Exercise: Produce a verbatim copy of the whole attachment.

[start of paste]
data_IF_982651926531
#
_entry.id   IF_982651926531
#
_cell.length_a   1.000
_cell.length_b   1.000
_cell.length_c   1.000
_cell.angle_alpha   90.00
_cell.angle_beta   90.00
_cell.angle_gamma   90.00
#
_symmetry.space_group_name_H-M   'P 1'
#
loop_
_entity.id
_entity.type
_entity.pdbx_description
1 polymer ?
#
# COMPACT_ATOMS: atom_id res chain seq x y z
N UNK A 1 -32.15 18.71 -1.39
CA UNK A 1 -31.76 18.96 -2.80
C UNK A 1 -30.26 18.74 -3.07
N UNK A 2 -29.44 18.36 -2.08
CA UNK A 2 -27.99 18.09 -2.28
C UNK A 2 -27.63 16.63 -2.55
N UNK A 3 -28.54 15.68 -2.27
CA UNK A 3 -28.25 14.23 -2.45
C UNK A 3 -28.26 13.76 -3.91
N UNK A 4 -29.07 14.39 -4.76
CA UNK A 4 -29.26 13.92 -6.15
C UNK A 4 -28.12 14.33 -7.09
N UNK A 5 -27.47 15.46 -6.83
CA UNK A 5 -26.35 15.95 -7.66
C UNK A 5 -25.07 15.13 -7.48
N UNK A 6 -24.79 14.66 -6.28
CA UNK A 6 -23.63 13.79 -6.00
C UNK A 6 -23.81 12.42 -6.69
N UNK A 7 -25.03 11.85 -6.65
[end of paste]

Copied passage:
data_IF_982651926531
#
_entry.id   IF_982651926531
#
_cell.length_a   1.000
_cell.length_b   1.000
_cell.length_c   1.000
_cell.angle_alpha   90.00
_cell.angle_beta   90.00
_cell.angle_gamma   90.00
#
_symmetry.space_group_name_H-M   'P 1'
#
loop_
_entity.id
_entity.type
_entity.pdbx_description
1 polymer ?
#
# COMPACT_ATOMS: atom_id res chain seq x y z
N UNK A 1 -32.15 18.71 -1.39
CA UNK A 1 -31.76 18.96 -2.80
C UNK A 1 -30.26 18.74 -3.07
N UNK A 2 -29.44 18.36 -2.08
CA UNK A 2 -27.99 18.09 -2.28
C UNK A 2 -27.63 16.63 -2.55
N UNK A 3 -28.54 15.68 -2.27
CA UNK A 3 -28.25 14.23 -2.45
C UNK A 3 -28.26 13.76 -3.91
N UNK A 4 -29.07 14.39 -4.76
CA UNK A 4 -29.26 13.92 -6.15
C UNK A 4 -28.12 14.33 -7.09
N UNK A 5 -27.47 15.46 -6.83
CA UNK A 5 -26.35 15.95 -7.66
C UNK A 5 -25.07 15.13 -7.48
N UNK A 6 -24.79 14.66 -6.28
CA UNK A 6 -23.63 13.79 -6.00
C UNK A 6 -23.81 12.42 -6.69
N UNK A 7 -25.03 11.85 -6.65